They say “making a mountain out of a molehill” is expanding what is, in reality, a tiny insignificant issue into something monumental and dramatic. An overreaction. An over-exaggeration. A histrionic response to something that doesn’t warrant such theatrical feedback.
I’m known for this.
A spilled cup of coffee is The End Of The World. Spill a cup of coffee and the ground cracks in a violent zigzag that spits forth red-hot molten earth. Spill a single drop and the skies open up, a foreboding, gaping hole revealing heaven itself, and the only result is torrents of rain that send floodwaters rising too high to fathom. Spill, and the apocalypse is surely coming.
It works in reverse, too. When I wake up and the sun is shining it means Life Is Amazing (so long as every other star has aligned itself with the sun so as to create such a perfect condition of Amazingness). When I have a fun night out with my friends it means, for some reason, that I Am Invincible and if I wanted to go for a run I could make it across the country without needing to stop (particularly if this happens several nights in a row, but providing that nothing happens during the days between the nights that could fuck it all up). When I’m driving and a song shuffles on that accurately fits my mood it is a Sign From The Universe that everything is perfect and nothing can go wrong and incredible things are going to happen and and and and (just as long none of my thoughts go rogue, because just one gone wrong could sabotage the whole thing).
And I guess there are more than a few people who fit into the category of blowing things out of proportion. But of those people, even fewer experience it in the same ways I have.
We’re called bipolar. And we come in different degrees of crazy, to phrase it in a probably-offensive way but one that speaks to how I personally feel about it. But what I mean is we have differences in the nuances of our illnesses. We’re all different. Our symptoms manifest in different ways, and we experience different degrees of those oh-so-stigmatized monsters called Depression and Mania. Some travel up and down faster than a slingshot roller coaster, ascending to deranging heights only to be dragged back down to earth accelerating faster than the 9.8 meters per second squared allowed by the laws of gravitation. Some fluctuate slowly, the wavelength between highs and lows longer, like a photon of angry red light as opposed to calm, collected blue.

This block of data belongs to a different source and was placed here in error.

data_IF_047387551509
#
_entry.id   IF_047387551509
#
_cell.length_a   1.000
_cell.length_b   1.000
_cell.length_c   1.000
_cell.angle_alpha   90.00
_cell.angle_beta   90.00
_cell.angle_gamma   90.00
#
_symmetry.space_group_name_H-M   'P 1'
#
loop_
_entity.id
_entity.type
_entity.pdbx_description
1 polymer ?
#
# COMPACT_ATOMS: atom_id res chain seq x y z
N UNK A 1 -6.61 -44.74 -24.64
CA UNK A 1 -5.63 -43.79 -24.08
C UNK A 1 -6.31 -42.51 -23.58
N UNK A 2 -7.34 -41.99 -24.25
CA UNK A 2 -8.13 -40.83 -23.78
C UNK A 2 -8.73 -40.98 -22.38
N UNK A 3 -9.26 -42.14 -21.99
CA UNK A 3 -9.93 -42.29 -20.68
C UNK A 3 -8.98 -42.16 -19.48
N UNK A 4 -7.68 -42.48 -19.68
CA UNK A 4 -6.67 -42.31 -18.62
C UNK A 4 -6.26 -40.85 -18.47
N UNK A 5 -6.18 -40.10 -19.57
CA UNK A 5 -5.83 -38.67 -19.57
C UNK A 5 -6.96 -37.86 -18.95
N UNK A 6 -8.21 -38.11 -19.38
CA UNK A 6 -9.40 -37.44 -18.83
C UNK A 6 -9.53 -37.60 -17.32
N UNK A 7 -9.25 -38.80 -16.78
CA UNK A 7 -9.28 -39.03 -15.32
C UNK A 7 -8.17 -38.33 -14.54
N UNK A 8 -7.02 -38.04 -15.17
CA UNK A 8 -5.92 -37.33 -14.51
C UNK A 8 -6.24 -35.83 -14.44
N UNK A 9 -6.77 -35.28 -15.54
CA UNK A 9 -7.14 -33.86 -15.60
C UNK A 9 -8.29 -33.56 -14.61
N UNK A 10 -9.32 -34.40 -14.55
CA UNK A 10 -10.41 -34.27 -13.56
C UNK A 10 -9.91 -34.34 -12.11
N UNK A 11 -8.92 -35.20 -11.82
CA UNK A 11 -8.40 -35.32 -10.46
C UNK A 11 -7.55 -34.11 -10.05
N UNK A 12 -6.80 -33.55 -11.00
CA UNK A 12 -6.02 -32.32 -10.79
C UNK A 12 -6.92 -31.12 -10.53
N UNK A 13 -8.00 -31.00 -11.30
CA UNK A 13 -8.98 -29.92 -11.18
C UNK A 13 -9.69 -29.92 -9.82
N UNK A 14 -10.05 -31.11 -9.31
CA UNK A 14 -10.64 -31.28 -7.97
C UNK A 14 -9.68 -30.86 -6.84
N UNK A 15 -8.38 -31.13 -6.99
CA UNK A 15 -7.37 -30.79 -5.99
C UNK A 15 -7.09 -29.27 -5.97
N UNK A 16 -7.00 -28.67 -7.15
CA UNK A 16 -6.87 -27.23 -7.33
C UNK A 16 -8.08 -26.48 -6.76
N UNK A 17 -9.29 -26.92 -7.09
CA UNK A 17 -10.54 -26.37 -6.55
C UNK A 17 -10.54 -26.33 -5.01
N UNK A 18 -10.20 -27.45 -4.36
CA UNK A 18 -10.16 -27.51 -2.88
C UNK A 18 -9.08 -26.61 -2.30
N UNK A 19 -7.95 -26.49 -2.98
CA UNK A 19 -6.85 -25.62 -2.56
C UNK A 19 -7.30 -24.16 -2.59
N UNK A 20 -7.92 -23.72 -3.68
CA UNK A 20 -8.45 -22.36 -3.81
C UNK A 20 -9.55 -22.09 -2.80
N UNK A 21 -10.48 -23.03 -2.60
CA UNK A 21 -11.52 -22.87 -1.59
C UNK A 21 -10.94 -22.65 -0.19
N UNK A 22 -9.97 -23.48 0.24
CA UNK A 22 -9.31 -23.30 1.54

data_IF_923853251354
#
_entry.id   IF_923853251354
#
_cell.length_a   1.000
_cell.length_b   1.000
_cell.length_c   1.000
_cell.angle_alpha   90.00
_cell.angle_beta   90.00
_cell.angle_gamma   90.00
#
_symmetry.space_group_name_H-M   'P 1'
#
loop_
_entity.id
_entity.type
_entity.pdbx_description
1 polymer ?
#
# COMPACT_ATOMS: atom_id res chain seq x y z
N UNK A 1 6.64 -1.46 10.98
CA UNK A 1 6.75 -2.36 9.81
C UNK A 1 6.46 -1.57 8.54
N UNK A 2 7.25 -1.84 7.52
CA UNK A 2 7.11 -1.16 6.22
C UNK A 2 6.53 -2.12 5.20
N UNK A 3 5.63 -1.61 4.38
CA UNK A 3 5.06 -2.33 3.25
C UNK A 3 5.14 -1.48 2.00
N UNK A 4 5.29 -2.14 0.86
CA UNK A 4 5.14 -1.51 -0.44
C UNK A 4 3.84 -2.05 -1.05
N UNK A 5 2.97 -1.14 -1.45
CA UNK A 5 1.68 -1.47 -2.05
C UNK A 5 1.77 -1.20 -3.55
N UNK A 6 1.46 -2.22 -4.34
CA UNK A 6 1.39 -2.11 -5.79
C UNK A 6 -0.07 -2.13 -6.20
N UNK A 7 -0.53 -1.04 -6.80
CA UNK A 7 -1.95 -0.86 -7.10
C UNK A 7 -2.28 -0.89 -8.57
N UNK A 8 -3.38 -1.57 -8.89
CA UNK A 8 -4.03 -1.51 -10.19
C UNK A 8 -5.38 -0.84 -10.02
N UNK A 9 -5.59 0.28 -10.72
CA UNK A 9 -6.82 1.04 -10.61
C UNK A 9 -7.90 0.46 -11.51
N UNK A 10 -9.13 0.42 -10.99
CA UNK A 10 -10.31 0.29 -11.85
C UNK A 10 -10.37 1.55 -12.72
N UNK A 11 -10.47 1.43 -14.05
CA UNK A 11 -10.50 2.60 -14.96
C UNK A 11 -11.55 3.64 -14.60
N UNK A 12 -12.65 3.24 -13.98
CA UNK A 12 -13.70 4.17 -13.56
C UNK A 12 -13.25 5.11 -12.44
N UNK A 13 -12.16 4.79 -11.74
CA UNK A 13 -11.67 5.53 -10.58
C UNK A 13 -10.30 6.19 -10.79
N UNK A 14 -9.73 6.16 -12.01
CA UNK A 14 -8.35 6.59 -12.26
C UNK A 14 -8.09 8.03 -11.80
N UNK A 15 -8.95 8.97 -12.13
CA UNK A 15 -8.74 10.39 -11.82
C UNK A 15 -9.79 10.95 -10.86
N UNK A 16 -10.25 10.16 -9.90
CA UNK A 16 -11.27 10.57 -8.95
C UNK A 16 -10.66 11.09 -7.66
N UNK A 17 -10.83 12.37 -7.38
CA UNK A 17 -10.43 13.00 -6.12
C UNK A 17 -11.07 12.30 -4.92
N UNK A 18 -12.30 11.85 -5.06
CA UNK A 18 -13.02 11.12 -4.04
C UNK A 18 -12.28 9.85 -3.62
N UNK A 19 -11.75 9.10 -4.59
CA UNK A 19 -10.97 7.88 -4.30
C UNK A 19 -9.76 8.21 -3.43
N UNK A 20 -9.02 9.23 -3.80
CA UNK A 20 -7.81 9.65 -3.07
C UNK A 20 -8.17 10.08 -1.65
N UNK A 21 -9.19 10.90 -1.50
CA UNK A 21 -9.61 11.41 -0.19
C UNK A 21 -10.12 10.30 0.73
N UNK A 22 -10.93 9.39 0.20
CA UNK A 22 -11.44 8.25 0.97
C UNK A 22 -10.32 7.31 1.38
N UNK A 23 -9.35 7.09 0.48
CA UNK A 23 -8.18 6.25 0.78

I would love to analogize by using the snowflake comparison, but I think that one should permanently retire; people are all unique in and of themselves, and unnecessarily comparing our species to a form of precipitation just, for some reason, fucking pisses me off me. Like, WHY? That now-hackneyed characterization of human beings doesn’t make sense to me because the fact that everyone on this planet is totally individual should be as clear as day. But people are dumb so it isn’t.
Oh but look, I’m being melodramatic again. Unintentionally proving my point. What was my point again?
Right, I’m so used to “making mountains out of molehills.” It’s second nature. Or perhaps a more appropriate description is that I go to step over a molehill and suddenly I’m looking up at a mountain, its dizzying height sending me into a panic because dammit wasn’t this thing so much smaller a literal second ago?!
Cue a little something I like to call “a proper dose of a medication that actually helps.” And suddenly the idiom is reversed. The mountains I am so accustomed to, the ones I’ve had no choice but to expect after years and years of begrudgingly climbing them, they’re becoming smaller. And I’m beating the phrase to death, but I’ll use it one more time in this reversal: the mountains are becoming molehills.
Yeah, so the obstacles are still there. There are still days when coffee spillage is upsetting, even overly so, and on those days I might crawl under my covers and hide for a while. But the earth doesn’t split open at its seams and I don’t fear for the end of existence as I know it. And there are definitely good days. Ones where I wake up feeling hopeful, go about my morning routine with a smile, hit every green light on my way to work, and actually getting to work doesn’t ruin that specific brand of inner peace that the day has brought me (or perhaps that I have brought myself). On those days I still know that I’m in control. Under the layers of my consciousness, in the far reaches of my mind, no panic bubbles to the surface. Nothing hisses at me from the corner “this is too good to be true,” and I don’t respond with “oh shit you’re right.”
It’s weird, actually. I’m still partially anticipating the worst. But I’m not consumed with worry. That’s the weird part. I’m not living in fear as a result of every hill I hike through. I mean, that’s a good thing. I know that’s a good thing. So why am I somehow scared of it?
It’s change, I assume. Or maybe it’s having to learn how to live life without making those molehills mountains. The two are probably related.
Well, either way, I’ve gotta get used to it. Gotta focus on scaling the other problems I have (I’m sure I can find enough of them to occupy myself). And whether they reach the clouds or simply rise above ground-level in a mound, I’ll survive –and live to tell the tale dramatically.